And ultimately, we want to make sure that it supports the security requirements for the system as a whole. And if you'll remember, uh, 800-30 told us we about conducting these assessments, prepare conduct and maintained so again that maintenance peace means ensure that we continue to operate within
that level
Now 800-53 A. Remember I said earlier, this is an enhancement document. This particular document is a guide for assessing the security controls in federal information systems and organizations. This is an approach to pen testing. Essentially
So, uh, again, now, It's not a technical document, but at a high level.
What are we going to do in order to make sure the security controls that we have in place meet the needs that we just talked about, that they're implemented, right? They're operating as they should and that they're giving us the desired result. So we're gonna look toe 800-53 a.
Get that information. We're gonna look at this on how we're gonna conduct the vulnerability assessments
and perhaps the pen tests. So three assessment methods interview examined and then test. So meet with the system owner. Find out the requirements, examined the system itself and then run it through a series of tests as agreed upon by the owner Act
This point,
we will have a document called the SAR. Completed the security assessment report Exactly what it sounds like. We conduct the security assessment. What are the results?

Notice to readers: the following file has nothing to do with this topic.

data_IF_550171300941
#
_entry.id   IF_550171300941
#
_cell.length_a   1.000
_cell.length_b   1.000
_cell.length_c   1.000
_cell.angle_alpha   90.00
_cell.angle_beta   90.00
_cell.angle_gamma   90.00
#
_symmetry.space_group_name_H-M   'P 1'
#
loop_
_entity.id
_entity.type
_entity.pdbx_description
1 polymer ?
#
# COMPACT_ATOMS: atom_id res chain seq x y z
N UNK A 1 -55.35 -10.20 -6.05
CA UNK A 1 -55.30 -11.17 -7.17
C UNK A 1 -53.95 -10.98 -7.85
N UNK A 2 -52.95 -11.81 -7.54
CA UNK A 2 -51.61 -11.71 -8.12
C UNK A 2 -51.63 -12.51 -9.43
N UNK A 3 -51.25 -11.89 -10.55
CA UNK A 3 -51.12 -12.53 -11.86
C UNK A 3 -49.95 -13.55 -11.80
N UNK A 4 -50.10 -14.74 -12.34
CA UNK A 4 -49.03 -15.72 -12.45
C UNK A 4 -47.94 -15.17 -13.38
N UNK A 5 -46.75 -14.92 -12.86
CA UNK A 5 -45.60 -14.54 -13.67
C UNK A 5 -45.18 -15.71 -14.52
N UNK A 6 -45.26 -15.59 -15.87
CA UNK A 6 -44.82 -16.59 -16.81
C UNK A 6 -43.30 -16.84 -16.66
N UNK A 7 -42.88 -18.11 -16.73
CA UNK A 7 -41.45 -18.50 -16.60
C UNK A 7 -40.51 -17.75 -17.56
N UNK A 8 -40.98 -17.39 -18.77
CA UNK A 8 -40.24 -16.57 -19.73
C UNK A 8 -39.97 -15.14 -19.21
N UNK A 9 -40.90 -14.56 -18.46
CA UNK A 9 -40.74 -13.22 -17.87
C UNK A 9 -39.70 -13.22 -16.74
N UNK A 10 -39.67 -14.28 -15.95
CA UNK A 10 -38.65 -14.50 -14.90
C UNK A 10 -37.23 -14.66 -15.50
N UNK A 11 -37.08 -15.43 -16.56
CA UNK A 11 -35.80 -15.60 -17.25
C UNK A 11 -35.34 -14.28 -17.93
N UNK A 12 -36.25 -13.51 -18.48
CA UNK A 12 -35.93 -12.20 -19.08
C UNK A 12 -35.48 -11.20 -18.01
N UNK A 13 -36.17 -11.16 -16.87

Well, if the results are good, great, we'll move on to authorization. But if the results are bad and, you know, maybe bad is is not the correct term. But if we find that the system does not meet our expectations and one way or another if we've discovered a vulnerability,
that's where the poem comes into place. The plan of action and milestones,
That's where we go and say, Okay, here's a particular vulnerability. Here's how we're gonna address it. Uh, here's the date that it should be completed and hear the objectives along the way that we will meet in order to accomplish those goals. And we will also go back and update the system security plan again
as we continue to move through.
All right. So let's look at this star. Uh, what is in the security assessment report? Well, the results of the security control assessment again, we document what we found and that becomes part of the sore. What we will do is implement. Is it correct or not?
Is it implemented correctly, operating as intended, producing desired results? You're seeing a trend there. I know.
Ah, And then ultimately, what do we expect? How are we going to correct it? If we found problems, what do we think should happen?